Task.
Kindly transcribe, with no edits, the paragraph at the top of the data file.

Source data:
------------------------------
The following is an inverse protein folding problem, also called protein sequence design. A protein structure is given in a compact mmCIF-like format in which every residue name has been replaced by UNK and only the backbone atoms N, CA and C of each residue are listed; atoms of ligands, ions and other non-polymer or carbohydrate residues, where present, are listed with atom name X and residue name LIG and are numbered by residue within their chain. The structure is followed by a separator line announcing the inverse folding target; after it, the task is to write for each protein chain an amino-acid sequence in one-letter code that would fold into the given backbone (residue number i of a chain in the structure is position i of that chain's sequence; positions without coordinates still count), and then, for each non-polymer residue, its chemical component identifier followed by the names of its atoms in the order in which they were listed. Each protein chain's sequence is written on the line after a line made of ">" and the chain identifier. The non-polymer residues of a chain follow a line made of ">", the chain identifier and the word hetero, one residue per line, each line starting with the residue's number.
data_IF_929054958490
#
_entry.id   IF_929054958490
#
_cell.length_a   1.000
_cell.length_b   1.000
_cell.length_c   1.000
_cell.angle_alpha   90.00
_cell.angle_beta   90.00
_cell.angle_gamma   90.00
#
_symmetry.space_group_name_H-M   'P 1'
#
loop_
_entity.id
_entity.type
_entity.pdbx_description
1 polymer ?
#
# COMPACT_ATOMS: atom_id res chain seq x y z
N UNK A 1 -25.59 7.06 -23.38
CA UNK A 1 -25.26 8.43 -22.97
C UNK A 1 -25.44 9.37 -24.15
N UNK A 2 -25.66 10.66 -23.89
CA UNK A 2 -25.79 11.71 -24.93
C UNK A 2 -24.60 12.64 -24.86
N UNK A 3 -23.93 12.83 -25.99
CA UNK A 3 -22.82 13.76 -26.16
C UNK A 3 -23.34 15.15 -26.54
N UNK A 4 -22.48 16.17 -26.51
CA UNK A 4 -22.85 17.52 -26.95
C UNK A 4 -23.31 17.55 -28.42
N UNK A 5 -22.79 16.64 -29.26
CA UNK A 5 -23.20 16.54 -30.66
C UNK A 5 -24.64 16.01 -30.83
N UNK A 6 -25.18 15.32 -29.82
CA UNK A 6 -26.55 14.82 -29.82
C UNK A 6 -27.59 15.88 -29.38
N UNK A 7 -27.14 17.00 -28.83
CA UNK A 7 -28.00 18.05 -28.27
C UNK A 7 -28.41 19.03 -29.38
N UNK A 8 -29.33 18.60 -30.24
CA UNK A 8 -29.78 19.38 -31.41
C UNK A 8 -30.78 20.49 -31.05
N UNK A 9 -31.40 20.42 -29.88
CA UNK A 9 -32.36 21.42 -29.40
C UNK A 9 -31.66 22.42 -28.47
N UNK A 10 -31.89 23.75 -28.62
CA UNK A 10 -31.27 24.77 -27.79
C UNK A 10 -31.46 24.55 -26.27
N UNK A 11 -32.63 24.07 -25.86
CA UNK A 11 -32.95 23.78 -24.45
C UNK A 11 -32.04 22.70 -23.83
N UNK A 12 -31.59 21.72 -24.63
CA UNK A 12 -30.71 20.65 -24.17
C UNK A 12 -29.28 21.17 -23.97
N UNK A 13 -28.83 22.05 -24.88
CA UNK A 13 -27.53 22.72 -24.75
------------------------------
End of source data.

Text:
The following is an inverse protein folding problem, also called protein sequence design. A protein structure is given in a compact mmCIF-like format in which every residue name has been replaced by UNK and only the backbone atoms N, CA and C of each residue are listed; atoms of ligands, ions and other non-polymer or carbohydrate residues, where present, are listed with atom name X and residue name LIG and are numbered by residue within their chain. The structure is followed by a separator line announcing the inverse folding target; after it, the task is to write for each protein chain an amino-acid sequence in one-letter code that would fold into the given backbone (residue number i of a chain in the structure is position i of that chain's sequence; positions without coordinates still count), and then, for each non-polymer residue, its chemical component identifier followed by the names of its atoms in the order in which they were listed. Each protein chain's sequence is written on the line after a line made of ">" and the chain identifier. The non-polymer residues of a chain follow a line made of ">", the chain identifier and the word hetero, one residue per line, each line starting with the residue's number.